[Footnote 15] Spokane County v. United States, 279 U.S. 80, 87 (1929). A state requirement that notice of a federal tax lien be filed in conformity with state law in a state office in order to be accorded priority was held to be controlling only insofar as Congress by law had made it so. Remedies for collection of federal taxes are independent of legislative action of the States. United States v. Union Central Life Ins. Co., 368 U.S. 291 (1961). See also United States v. Buffalo Savings Bank, 371 U.S. 228 (1963) (State may not avoid priority rules of a federal tax lien by providing that the discharge of state tax liens are to be part of the expenses of a mortgage foreclosure sale); United States v. Pioneer American Ins. Co., 374 U.S. 84 (1963) (Matter of federal law whether a lien created by state law has acquired sufficient substance and has become so perfected as to defeat a later-arising or later-filed federal tax lien).
[Footnote 18] Martin v. Hunter's Lessee, 14 U.S. (1 Wheat.) 304, 335 (1816). State courts have both the power and the duty to enforce obligations arising under federal law, unless Congress gives the federal courts exclusive jurisdiction. Claflin v. Houseman, 93 U.S. 130 (1876); Second Employers' Liability Cases, 223 U.S. 1 (1912); Testa v. Katt, 330 U.S. 386 (1947).
[Footnote 23] Id., 139.
[Footnote 24] Id., 161.
[Footnote 26] Id., 573-574.
[Footnote 27] Representative early cases include NLRB v. Jones & Laughlin Steel Corp., 301 U.S. 1 (1937); Steward Machine Co. v. Davis, 301 U.S. 548 (1937); Helvering v. Davis, 301 U.S. 619 (1937); United States v. Darby, 312 U.S. 100 (1941). Among the cases incompatible with the theory was Maryland v. Wirtz, 392 U.S. 183 (1968).
[Footnote 29] On the doctrine of ''dual federalism,'' see the commentary by the originator of the phrase, Professor Corwin. E. Corwin, The Twilight of the Supreme Court--A History of Our Constitutional Theory (Yale: 1934), 10-51; The Commerce Power Versus States Rights (Princeton: 1936), 115-172; A Constitution of Powers in a Secular State (Charlottesville: 1951), 1-28.
[Footnote 31] Id., 183-185.
[Footnote 32] California v. United States, 320 U.S. 577 (1944) (federal regulation of shipping terminal facilities owned by State); California v. Taylor, 353 U.S. 553 (1957) (Railway Labor Act applies on state-owned railroad); Case v. Bowles, 327 U.S. 92 (1946); Hubler v. Twin Falls County, 327 U.S. 103 (1946) (federal wartime price regulations applied to state transactions; Congress' power effectively to wage war); Board of Trustees v. United States, 289 U.S. 48 (1933) (State university required to pay federal customs duties on imported educational equipment); Oklahoma ex rel. Phillips v. Atkinson Co., 313 U.S. 508 (1941) (federal condemnation of state lands for flood control project); Sanitary District v. United States, 206 U.S. 405 (1925) (prohibition of State from diverting water from Great Lakes).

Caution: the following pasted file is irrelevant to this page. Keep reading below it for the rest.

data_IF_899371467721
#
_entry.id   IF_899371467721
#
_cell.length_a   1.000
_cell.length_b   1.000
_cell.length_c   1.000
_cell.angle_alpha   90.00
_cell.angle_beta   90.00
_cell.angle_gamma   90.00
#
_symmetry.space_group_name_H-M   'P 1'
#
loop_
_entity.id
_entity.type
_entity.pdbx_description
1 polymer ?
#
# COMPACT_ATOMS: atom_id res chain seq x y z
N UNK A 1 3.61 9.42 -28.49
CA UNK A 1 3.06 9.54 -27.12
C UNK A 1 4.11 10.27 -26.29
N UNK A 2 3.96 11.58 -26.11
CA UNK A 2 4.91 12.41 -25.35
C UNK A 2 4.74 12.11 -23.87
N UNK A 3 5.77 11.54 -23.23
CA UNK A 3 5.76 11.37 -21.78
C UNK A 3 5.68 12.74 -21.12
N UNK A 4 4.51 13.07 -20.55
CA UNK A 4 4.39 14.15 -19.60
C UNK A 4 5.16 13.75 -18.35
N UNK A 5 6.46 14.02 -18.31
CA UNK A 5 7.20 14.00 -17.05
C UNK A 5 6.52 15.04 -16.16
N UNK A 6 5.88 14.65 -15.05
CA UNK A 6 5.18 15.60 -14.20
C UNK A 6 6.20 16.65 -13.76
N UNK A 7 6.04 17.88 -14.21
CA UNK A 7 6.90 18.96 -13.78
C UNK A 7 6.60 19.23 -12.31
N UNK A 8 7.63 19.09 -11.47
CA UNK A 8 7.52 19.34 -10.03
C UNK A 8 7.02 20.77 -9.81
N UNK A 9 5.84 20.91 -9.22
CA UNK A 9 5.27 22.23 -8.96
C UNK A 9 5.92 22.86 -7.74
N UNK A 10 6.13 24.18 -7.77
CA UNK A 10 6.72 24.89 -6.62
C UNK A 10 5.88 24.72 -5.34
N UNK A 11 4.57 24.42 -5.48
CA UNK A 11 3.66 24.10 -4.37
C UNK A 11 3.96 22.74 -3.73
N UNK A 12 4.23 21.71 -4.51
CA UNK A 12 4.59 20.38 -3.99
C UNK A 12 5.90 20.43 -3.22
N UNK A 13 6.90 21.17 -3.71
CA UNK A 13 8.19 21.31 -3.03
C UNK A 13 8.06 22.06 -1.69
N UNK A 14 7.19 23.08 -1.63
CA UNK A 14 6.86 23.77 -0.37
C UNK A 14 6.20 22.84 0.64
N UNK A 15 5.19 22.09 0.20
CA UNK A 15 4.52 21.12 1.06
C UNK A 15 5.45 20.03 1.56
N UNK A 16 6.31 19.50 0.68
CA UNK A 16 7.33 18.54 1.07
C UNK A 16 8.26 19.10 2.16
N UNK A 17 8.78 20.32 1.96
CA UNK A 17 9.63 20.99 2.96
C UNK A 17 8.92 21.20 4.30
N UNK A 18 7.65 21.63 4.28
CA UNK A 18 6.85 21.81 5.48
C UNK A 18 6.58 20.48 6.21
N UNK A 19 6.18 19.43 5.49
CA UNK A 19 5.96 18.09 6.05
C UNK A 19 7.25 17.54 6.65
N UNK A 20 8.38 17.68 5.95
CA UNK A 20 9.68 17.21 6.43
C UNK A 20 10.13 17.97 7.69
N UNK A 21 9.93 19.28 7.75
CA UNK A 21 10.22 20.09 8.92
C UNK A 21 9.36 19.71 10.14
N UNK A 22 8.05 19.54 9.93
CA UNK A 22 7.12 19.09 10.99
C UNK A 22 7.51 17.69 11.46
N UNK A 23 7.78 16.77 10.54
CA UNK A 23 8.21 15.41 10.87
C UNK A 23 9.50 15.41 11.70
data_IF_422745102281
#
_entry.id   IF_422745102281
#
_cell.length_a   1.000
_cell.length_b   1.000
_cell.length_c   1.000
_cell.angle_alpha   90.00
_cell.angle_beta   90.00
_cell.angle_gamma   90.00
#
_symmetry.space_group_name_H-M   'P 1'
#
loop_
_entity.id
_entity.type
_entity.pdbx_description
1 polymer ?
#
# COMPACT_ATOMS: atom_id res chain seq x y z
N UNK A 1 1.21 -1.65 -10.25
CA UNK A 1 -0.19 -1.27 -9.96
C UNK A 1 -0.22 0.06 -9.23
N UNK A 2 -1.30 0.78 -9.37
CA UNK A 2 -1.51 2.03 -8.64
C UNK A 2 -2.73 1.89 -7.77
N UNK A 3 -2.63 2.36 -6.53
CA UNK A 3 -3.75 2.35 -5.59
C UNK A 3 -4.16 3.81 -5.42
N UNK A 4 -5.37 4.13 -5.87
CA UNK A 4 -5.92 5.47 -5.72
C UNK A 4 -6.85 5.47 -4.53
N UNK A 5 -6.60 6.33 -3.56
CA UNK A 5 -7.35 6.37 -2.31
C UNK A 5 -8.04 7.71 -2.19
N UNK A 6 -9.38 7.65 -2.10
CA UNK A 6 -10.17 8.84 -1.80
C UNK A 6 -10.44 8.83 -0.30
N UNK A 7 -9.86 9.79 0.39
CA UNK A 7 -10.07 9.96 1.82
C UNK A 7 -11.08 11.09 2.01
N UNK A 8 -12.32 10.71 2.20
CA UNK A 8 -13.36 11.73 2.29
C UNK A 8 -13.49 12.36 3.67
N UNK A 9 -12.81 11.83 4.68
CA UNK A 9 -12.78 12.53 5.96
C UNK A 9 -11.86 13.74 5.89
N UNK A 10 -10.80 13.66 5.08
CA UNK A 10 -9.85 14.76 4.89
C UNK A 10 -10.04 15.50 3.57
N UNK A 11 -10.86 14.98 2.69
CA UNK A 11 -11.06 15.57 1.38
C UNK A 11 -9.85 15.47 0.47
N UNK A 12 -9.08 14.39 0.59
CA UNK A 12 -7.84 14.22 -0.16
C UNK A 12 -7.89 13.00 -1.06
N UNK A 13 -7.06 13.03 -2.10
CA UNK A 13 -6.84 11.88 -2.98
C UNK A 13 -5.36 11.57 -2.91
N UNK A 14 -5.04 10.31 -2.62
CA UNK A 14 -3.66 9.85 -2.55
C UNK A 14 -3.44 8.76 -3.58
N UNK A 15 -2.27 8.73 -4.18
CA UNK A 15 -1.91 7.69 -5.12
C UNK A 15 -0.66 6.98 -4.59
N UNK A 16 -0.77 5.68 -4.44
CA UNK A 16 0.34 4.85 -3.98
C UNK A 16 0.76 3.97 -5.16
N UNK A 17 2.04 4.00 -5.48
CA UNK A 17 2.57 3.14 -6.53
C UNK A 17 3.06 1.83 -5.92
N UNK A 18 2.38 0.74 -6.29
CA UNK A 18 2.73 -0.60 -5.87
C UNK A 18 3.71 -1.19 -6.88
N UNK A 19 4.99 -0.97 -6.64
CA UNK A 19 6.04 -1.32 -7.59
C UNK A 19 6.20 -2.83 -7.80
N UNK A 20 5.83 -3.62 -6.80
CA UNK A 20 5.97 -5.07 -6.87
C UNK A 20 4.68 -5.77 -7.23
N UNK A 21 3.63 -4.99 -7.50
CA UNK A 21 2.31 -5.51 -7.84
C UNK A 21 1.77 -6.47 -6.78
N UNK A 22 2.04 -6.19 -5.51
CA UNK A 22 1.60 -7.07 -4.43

[Footnote 34] Id., 195, 196-197.
[Footnote 36] Id. 549. Essentially, the Justice was required to establish an affirmative constitutional barrier to congressional action. Id, 552- 553. That is, if one asserts only the absence of congressional authority, one's chances of success are dim because of the breadth of the commerce power. But when he asserts that, say, the First or Fifth Amendment bars congressional action concededly within its commerce power, one interposes an affirmative constitutional defense that has a chance of success. It was the Justice's view that the State was ''asserting an affirmative constitutional right, inherent in its capacity as a State, to be free from such congressionally asserted authority.'' Id., 553. But whence the affirmative barrier? ''[I]t is not the Tenth Amendment by its terms. . . .'' Id., 557 (emphasis supplied). Rather, the Amendment was an example of the Framers' understanding that the sovereignty of the States imposed an implied affirmative barrier to the assertion of otherwise valid congressional powers. Id., 557-559. But the difficulty with this construction is that the equivalence sought to be established by Justice Rehnquist lies not between an individual asserting a constitutional limit on delegated powers and a State asserting the same thing but is rather between an individual asserting a lack of authority and a State asserting a lack of authority; this equivalence is evident on the face of the Tenth Amendment which states that the powers not delegated to the United States ''are reserved to the States respectively, or to the people.'' (emphasis supplied). The States are thereby accorded no greater interest in restraining the exercise of nondelegated power than are the people. See Massachusetts v. Mellon, 262 U.S. 447 (1823).